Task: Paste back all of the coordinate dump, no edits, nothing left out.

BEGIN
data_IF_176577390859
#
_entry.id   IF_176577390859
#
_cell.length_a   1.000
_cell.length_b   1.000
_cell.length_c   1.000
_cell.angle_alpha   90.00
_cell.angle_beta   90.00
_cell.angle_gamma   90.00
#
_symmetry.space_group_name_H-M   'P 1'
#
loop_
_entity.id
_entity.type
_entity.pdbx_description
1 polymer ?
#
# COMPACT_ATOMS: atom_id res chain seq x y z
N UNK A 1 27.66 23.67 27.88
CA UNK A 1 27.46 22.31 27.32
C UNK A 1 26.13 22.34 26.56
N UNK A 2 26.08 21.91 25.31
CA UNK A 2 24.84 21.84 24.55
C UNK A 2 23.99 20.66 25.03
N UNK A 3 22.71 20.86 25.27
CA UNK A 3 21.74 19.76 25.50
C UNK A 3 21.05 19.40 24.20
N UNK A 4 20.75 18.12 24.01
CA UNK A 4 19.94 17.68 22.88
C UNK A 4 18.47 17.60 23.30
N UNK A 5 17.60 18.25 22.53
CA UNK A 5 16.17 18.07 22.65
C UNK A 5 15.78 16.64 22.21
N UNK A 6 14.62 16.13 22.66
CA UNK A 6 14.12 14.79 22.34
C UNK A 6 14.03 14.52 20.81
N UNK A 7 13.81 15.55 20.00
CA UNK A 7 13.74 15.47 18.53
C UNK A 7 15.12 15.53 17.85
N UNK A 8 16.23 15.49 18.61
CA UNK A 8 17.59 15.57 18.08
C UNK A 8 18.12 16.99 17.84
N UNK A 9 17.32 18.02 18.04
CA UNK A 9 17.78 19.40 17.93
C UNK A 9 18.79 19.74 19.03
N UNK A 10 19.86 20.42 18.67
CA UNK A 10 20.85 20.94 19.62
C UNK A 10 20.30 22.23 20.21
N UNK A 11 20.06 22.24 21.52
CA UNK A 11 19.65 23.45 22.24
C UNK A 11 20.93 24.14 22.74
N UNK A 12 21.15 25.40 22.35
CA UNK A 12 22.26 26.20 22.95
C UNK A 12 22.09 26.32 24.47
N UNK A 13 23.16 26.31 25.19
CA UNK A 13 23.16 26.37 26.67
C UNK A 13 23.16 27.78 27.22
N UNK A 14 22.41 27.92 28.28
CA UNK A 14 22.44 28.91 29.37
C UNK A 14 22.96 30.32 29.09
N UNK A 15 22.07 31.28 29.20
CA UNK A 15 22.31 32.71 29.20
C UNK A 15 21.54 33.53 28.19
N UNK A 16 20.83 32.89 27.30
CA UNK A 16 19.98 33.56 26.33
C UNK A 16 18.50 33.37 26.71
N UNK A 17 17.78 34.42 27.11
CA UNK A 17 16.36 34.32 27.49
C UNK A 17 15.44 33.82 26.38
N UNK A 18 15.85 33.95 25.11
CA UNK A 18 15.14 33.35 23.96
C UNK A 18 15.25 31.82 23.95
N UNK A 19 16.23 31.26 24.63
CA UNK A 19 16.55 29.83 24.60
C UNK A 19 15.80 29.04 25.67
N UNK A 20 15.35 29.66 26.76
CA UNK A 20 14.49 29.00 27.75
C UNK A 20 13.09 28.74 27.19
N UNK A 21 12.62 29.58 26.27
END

data_IF_176577390859
#
_entry.id   IF_176577390859
#
_cell.length_a   1.000
_cell.length_b   1.000
_cell.length_c   1.000
_cell.angle_alpha   90.00
_cell.angle_beta   90.00
_cell.angle_gamma   90.00
#
_symmetry.space_group_name_H-M   'P 1'
#
loop_
_entity.id
_entity.type
_entity.pdbx_description
1 polymer ?
#
# COMPACT_ATOMS: atom_id res chain seq x y z
N UNK A 1 27.66 23.67 27.88
CA UNK A 1 27.46 22.31 27.32
C UNK A 1 26.13 22.34 26.56
N UNK A 2 26.08 21.91 25.31
CA UNK A 2 24.84 21.84 24.55
C UNK A 2 23.99 20.66 25.03
N UNK A 3 22.71 20.86 25.27
CA UNK A 3 21.74 19.76 25.50
C UNK A 3 21.05 19.40 24.20
N UNK A 4 20.75 18.12 24.01
CA UNK A 4 19.94 17.68 22.88
C UNK A 4 18.47 17.60 23.30
N UNK A 5 17.60 18.25 22.53
CA UNK A 5 16.17 18.07 22.65
C UNK A 5 15.78 16.64 22.21
N UNK A 6 14.62 16.13 22.66
CA UNK A 6 14.12 14.79 22.34
C UNK A 6 14.03 14.52 20.81
N UNK A 7 13.81 15.55 20.00
CA UNK A 7 13.74 15.47 18.53
C UNK A 7 15.12 15.53 17.85
N UNK A 8 16.23 15.49 18.61
CA UNK A 8 17.59 15.57 18.08
C UNK A 8 18.12 16.99 17.84
N UNK A 9 17.32 18.02 18.04
CA UNK A 9 17.78 19.40 17.93
C UNK A 9 18.79 19.74 19.03
N UNK A 10 19.86 20.42 18.67
CA UNK A 10 20.85 20.94 19.62
C UNK A 10 20.30 22.23 20.21
N UNK A 11 20.06 22.24 21.52
CA UNK A 11 19.65 23.45 22.24
C UNK A 11 20.93 24.14 22.74
N UNK A 12 21.15 25.40 22.35
CA UNK A 12 22.26 26.20 22.95
C UNK A 12 22.09 26.32 24.47
N UNK A 13 23.16 26.31 25.19
CA UNK A 13 23.16 26.37 26.67
C UNK A 13 23.16 27.78 27.22
N UNK A 14 22.41 27.92 28.28
CA UNK A 14 22.44 28.91 29.37
C UNK A 14 22.96 30.32 29.09
N UNK A 15 22.07 31.28 29.20
CA UNK A 15 22.31 32.71 29.20
C UNK A 15 21.54 33.53 28.19
N UNK A 16 20.83 32.89 27.30
CA UNK A 16 19.98 33.56 26.33
C UNK A 16 18.50 33.37 26.71
N UNK A 17 17.78 34.42 27.11
CA UNK A 17 16.36 34.32 27.49
C UNK A 17 15.44 33.82 26.38
N UNK A 18 15.85 33.95 25.11
CA UNK A 18 15.14 33.35 23.96
C UNK A 18 15.25 31.82 23.95
N UNK A 19 16.23 31.26 24.63
CA UNK A 19 16.55 29.83 24.60
C UNK A 19 15.80 29.04 25.67
N UNK A 20 15.35 29.66 26.76
CA UNK A 20 14.49 29.00 27.75
C UNK A 20 13.09 28.74 27.19
N UNK A 21 12.62 29.58 26.27